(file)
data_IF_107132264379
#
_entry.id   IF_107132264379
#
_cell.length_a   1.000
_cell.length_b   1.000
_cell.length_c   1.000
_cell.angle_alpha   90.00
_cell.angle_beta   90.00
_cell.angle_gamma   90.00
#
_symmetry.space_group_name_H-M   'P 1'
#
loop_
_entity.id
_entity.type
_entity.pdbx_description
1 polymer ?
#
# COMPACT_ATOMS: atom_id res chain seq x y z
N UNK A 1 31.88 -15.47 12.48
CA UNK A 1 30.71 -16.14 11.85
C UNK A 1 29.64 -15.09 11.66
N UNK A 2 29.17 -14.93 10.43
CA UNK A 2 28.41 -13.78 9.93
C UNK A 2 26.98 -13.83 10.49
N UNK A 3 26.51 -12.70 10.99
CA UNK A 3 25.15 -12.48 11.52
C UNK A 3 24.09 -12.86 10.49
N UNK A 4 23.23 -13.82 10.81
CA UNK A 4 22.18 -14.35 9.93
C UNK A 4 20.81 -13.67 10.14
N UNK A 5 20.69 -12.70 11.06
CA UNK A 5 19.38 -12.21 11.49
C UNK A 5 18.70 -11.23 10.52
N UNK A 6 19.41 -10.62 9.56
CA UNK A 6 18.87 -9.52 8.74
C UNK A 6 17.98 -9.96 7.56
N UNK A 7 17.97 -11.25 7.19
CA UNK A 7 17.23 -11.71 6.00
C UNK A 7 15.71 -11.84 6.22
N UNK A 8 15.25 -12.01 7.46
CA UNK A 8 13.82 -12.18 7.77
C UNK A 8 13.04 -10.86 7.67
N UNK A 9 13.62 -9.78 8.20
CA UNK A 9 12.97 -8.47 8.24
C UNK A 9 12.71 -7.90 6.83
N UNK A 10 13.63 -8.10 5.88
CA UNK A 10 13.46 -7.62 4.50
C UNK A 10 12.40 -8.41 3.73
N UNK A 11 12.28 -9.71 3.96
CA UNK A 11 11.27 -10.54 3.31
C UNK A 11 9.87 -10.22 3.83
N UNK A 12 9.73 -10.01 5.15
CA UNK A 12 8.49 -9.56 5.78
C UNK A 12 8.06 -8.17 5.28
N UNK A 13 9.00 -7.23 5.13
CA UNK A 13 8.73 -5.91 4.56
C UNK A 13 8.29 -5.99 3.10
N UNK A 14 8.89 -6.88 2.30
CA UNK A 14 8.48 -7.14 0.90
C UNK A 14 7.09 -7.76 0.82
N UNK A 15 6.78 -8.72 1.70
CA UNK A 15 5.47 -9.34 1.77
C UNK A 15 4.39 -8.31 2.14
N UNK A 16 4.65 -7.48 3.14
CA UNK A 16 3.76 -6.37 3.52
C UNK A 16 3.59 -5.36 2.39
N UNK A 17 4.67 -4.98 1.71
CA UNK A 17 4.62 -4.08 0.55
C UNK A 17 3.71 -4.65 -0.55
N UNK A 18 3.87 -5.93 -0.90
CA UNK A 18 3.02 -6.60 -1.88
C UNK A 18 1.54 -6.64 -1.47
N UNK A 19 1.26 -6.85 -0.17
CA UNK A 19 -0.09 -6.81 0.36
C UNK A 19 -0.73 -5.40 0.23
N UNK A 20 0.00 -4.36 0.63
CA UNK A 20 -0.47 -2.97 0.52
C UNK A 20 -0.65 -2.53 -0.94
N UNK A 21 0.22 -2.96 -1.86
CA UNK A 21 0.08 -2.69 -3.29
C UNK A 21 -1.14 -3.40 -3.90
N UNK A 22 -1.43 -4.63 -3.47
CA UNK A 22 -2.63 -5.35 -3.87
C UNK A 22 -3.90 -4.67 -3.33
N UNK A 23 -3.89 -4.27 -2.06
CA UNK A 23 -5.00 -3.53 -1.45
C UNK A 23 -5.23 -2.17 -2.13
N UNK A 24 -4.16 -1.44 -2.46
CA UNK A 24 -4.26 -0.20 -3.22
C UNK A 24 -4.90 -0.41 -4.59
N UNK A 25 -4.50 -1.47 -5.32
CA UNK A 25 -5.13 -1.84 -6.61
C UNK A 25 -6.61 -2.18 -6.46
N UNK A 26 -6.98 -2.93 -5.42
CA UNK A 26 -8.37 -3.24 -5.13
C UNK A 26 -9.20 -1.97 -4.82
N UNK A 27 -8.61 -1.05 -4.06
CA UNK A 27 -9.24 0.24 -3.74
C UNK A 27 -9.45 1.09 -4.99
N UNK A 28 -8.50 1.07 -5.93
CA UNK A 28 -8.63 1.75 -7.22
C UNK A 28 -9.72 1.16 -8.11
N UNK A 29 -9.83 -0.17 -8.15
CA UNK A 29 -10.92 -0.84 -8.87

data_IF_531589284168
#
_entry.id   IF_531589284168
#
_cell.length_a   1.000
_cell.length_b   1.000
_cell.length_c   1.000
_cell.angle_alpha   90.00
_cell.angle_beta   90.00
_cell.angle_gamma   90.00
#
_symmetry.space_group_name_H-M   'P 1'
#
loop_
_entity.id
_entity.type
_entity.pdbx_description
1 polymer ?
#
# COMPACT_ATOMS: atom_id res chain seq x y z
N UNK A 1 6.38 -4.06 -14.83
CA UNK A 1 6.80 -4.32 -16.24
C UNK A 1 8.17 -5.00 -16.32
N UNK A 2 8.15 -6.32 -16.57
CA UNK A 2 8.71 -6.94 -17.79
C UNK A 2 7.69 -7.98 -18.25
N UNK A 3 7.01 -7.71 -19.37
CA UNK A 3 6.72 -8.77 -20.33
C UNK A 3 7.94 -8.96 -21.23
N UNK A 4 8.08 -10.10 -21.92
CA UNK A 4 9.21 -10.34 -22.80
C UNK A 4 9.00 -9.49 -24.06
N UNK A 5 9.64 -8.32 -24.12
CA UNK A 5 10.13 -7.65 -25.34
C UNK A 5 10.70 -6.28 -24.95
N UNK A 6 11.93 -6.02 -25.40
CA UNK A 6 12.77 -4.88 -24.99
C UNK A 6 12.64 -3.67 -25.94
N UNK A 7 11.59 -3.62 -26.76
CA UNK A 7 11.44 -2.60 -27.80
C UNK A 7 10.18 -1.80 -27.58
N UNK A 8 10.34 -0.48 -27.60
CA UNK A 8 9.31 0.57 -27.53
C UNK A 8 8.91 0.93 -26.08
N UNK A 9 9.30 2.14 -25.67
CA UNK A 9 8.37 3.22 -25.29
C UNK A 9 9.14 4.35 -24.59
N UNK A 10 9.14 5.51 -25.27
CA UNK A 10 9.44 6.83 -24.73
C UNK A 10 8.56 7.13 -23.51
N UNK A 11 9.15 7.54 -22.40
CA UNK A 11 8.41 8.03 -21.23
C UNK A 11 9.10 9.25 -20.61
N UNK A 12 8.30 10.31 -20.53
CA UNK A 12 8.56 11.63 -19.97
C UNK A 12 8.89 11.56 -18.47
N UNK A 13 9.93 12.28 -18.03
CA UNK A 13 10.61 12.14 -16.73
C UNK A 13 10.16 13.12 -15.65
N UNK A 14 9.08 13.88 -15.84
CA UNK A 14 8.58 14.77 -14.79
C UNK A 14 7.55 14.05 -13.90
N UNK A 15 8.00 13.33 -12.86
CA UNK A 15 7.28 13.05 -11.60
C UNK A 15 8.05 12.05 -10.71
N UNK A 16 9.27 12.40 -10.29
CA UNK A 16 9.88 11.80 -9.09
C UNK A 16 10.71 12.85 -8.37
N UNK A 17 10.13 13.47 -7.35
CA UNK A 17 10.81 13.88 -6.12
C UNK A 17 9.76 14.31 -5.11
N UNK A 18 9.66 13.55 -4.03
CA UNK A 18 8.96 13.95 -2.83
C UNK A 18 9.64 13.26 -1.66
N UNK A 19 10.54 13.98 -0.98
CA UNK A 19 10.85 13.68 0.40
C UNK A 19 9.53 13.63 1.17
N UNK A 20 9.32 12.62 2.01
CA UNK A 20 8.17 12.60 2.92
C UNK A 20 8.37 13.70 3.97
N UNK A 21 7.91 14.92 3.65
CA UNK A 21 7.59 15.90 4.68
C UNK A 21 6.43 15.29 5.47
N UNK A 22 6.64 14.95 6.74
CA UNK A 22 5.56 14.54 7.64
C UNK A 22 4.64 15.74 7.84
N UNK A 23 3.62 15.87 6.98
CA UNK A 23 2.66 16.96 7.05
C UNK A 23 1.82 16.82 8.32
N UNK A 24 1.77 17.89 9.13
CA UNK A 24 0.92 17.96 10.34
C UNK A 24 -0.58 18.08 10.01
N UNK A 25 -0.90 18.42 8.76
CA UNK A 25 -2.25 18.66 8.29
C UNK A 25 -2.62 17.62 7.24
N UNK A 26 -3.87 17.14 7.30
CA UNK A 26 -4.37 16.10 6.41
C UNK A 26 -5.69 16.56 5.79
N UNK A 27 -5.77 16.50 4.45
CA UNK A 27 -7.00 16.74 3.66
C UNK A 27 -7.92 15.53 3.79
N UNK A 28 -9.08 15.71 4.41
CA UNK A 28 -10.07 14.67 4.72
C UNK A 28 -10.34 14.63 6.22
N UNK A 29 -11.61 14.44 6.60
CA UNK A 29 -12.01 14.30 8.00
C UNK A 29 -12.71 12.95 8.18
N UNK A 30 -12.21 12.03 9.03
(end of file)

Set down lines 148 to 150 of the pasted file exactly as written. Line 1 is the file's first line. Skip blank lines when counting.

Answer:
N UNK A 8 10.34 -0.48 -27.60
CA UNK A 8 9.31 0.57 -27.53
C UNK A 8 8.91 0.93 -26.08